enter a new storage system name.
Data ONTAP displays a list of authentication methods:
Data ONTAP CIFS services support four styles of user authentication. Choose the one
from the list below that best suits your situation. (1) Active Directory domain
authentication (Active Directory domains only)
(2) Windows NT 4 domain authentication (Windows NT or Active Directory domains)
(3) Windows Workgroup authentication using the filer's local user accounts
(4) /etc/passwd and/or NIS/LDAP authentication
Selection (1-4)? [1]:
5. To accept the default method for domain authentication (Active Directory), press
Enter. Otherwise, choose a new authentication method
6. Respond to the remainder of the cifs setup prompts. To accept a default value,
press Enter. Upon exiting, the cifs setup utility starts CIFS
7. To confirm your changes, enter the following command: cifs domaininfo
Creating a CIFS share from the Data ONTAP command line
You can create a CIFS share from the Data ONTAP command line by using the cifs
shares -add command.
Step
To create a CIFS share, enter the following command:
cifs shares -add sharename path
[ -f ]
[ -comment description ]
[ -maxusers userlimit ]
[ -forcegroup groupname ]
[ -nosymlink_strict_security ] [ -widelink ]
[ -umask mask ]
[ -dir_umask mask ]
[ -file_umask mask ]
[ -nobrowse ]
[ -novscan ]
[ -novscanread ]
[ -no_caching | -auto_document_caching -auto_program_caching ]
[ -accessbasedenum ]
Cont…..!
-f Suppress confirmation dialogs, if any. This option will be deprecated in future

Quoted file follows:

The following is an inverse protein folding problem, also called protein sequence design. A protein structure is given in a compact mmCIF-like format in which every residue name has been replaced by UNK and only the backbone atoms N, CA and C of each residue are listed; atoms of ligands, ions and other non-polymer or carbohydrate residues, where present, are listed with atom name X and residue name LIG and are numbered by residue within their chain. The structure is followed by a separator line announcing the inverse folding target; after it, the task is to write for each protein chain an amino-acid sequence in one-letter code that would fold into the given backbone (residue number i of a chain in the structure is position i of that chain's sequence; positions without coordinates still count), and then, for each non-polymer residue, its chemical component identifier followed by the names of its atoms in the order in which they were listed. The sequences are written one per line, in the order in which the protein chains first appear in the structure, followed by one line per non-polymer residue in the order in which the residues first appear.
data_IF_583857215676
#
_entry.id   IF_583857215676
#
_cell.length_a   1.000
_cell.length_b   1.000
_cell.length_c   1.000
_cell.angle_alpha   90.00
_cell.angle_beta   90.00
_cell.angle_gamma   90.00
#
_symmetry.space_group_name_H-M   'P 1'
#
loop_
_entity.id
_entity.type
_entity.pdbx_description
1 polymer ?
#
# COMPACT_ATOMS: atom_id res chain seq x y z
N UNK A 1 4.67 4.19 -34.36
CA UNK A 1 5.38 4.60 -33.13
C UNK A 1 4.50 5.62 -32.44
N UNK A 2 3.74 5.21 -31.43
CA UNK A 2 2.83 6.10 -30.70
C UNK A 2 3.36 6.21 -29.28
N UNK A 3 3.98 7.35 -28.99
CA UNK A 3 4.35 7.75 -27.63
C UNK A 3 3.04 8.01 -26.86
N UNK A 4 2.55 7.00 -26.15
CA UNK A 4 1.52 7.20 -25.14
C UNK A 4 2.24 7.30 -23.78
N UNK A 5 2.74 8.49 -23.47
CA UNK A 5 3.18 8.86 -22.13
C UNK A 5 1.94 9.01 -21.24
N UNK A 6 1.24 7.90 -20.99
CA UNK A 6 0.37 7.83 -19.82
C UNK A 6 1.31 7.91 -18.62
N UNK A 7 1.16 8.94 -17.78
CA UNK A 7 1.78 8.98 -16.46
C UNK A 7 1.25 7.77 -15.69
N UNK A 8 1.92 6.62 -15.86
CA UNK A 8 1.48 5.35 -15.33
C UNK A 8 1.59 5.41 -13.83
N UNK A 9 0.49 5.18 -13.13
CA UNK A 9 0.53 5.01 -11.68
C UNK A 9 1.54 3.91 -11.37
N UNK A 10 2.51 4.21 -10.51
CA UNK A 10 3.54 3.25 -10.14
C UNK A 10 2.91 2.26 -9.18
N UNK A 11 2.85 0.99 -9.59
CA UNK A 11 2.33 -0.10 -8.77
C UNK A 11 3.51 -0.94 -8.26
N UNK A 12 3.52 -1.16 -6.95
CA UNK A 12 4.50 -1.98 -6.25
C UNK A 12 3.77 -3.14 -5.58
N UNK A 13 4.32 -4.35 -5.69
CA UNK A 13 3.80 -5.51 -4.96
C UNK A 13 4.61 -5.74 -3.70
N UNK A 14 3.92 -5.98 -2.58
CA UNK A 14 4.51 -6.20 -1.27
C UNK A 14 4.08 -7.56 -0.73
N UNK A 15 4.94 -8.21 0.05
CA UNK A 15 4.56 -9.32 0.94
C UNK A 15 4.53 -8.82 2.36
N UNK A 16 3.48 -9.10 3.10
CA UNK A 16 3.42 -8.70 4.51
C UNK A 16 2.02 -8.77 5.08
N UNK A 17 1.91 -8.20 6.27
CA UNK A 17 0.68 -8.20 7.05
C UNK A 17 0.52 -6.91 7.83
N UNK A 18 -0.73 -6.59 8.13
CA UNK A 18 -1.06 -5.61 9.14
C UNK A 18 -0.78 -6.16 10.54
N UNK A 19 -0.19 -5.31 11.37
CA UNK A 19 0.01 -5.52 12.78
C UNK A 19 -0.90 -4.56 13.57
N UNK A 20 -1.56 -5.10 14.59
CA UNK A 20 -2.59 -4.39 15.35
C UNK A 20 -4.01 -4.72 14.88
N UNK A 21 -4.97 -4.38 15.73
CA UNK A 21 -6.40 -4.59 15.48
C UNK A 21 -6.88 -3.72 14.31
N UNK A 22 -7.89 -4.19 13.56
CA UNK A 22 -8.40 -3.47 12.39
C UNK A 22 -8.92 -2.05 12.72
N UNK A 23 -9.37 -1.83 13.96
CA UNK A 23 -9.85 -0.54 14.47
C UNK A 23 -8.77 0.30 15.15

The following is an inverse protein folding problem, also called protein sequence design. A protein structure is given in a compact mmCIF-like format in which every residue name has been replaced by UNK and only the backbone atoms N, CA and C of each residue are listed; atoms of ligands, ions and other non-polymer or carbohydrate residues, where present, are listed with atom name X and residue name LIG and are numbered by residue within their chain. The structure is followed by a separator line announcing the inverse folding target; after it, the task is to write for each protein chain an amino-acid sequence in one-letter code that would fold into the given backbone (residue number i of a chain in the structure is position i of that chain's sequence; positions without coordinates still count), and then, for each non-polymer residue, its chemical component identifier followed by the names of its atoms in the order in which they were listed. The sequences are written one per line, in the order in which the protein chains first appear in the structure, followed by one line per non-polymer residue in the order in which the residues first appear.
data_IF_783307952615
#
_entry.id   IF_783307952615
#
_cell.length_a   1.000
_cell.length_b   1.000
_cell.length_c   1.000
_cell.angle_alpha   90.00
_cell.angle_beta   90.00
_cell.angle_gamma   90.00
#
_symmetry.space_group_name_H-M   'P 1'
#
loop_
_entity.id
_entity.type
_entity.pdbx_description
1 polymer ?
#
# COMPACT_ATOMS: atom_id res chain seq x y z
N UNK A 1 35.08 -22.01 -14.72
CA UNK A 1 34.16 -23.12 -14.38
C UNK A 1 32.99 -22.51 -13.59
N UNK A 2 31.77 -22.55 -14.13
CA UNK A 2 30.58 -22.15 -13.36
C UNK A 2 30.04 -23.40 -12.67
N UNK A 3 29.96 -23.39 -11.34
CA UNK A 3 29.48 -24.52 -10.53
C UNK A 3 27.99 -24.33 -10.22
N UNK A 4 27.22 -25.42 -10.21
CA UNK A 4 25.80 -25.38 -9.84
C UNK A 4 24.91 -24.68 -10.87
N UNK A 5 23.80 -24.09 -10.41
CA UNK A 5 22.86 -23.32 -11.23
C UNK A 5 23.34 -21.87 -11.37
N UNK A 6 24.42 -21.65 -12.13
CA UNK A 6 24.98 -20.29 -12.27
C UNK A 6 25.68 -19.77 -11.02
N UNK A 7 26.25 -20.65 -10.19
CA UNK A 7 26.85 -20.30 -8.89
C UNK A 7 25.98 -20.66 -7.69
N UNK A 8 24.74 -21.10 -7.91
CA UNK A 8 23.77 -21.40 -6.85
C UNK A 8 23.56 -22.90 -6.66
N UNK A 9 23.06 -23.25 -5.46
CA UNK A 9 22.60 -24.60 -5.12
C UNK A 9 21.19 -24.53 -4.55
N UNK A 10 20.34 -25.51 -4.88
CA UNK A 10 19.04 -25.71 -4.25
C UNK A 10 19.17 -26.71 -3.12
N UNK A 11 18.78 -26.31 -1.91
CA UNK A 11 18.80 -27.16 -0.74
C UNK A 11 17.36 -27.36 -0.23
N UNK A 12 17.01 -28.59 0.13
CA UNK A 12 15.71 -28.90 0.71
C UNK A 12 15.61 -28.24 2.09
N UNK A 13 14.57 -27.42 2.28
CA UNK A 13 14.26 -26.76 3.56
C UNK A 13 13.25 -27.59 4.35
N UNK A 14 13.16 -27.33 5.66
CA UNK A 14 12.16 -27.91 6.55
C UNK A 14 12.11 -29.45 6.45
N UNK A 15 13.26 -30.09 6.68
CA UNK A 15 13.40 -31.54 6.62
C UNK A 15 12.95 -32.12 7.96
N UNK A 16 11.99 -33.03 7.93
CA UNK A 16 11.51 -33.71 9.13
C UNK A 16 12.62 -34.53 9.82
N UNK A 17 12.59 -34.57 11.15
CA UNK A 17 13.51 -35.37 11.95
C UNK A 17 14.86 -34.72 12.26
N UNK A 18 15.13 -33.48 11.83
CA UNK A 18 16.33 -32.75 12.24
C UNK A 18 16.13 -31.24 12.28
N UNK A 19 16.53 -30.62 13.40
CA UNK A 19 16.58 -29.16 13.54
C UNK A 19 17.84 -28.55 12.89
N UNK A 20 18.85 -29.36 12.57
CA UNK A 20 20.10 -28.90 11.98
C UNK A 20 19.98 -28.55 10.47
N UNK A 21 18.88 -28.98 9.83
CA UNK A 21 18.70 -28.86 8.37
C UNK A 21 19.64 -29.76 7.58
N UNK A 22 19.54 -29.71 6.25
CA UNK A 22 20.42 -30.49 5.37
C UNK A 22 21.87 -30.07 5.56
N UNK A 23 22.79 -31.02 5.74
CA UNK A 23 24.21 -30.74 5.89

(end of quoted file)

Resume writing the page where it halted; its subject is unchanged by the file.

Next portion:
releases. A warning will be issued when share-names exceed 8 characters.
-comment description description of the new share.
-maxusers userlimit maximum number of simultaneous connections to the new
share. userlimit must be a positive integer. If you do not specify a number, the
filer does not impose a limit on the number of connections to the share.
-forcegroup groupname name of the group to which files to be created in the
share belong.
-novscan do not perform a virus scan when clients open files on this share.
-novscanread do not perform a virus scan when clients open files on this share for
read access.
-no_caching disallow Windows clients from caching any files on this share.
Example
cifs shares -add webpages /vol/vol1/companyinfo -comment "Product Information“
-maxusers 100
Displaying the properties of a share
You can display the properties of a share from the Data ONTAP command line by
using the cifs shares command.
Step
Enter the following command:
cifs shares sharename
sharename is the name of a single share. If you omit sharename, the properties of
all shares are displayed.
ata ONTAP displays the share name, the path name of the directory that is shared,